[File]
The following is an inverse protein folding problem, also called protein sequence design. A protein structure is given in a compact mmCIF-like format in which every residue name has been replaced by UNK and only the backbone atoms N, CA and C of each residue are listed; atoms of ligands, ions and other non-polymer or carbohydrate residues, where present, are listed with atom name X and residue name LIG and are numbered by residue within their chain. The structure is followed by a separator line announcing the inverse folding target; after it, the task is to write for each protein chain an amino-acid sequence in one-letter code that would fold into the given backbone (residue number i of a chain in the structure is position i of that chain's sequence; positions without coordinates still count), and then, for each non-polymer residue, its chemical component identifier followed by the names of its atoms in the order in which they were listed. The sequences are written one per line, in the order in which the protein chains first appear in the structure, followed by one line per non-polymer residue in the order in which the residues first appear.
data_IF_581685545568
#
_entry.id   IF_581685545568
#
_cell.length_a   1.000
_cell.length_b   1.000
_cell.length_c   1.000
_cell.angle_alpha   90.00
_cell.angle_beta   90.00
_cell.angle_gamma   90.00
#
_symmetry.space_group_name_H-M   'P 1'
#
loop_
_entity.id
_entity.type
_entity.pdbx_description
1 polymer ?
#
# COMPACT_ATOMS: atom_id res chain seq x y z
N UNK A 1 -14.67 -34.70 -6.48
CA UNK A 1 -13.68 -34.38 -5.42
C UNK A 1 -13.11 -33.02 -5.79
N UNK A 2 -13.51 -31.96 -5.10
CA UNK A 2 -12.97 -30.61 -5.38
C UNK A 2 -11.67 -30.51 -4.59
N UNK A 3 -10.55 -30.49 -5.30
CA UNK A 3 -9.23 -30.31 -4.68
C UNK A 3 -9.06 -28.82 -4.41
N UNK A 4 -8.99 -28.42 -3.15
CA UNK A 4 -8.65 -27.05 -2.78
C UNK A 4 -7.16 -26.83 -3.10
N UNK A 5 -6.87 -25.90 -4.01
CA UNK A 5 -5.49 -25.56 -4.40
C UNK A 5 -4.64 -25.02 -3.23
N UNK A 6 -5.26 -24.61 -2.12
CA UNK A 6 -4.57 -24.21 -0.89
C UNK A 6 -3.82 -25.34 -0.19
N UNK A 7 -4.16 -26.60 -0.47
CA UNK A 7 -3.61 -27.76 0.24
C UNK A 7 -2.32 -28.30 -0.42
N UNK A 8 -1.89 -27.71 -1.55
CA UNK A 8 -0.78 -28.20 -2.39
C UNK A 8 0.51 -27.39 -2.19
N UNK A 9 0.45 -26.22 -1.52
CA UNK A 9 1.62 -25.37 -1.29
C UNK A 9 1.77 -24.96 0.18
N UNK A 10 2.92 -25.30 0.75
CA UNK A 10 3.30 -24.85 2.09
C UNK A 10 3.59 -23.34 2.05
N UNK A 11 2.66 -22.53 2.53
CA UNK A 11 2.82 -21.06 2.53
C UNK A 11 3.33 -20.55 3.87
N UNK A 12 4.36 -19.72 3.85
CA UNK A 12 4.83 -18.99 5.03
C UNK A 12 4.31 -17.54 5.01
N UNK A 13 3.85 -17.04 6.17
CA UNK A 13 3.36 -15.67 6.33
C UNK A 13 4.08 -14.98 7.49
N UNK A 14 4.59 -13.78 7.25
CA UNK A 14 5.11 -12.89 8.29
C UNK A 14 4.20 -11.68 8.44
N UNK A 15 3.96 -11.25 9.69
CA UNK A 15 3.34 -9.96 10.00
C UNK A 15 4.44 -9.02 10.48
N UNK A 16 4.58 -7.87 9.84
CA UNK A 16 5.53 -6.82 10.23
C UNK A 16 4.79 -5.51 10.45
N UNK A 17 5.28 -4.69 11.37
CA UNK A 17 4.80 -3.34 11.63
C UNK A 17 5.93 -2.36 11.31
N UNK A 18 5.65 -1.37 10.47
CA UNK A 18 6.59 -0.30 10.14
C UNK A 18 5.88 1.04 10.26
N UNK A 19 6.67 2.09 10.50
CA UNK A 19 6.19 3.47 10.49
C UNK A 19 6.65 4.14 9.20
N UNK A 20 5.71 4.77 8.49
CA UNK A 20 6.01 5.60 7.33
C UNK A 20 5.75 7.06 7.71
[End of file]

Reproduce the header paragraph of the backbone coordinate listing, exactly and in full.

The following is an inverse protein folding problem, also called protein sequence design. A protein structure is given in a compact mmCIF-like format in which every residue name has been replaced by UNK and only the backbone atoms N, CA and C of each residue are listed; atoms of ligands, ions and other non-polymer or carbohydrate residues, where present, are listed with atom name X and residue name LIG and are numbered by residue within their chain. The structure is followed by a separator line announcing the inverse folding target; after it, the task is to write for each protein chain an amino-acid sequence in one-letter code that would fold into the given backbone (residue number i of a chain in the structure is position i of that chain's sequence; positions without coordinates still count), and then, for each non-polymer residue, its chemical component identifier followed by the names of its atoms in the order in which they were listed. The sequences are written one per line, in the order in which the protein chains first appear in the structure, followed by one line per non-polymer residue in the order in which the residues first appear.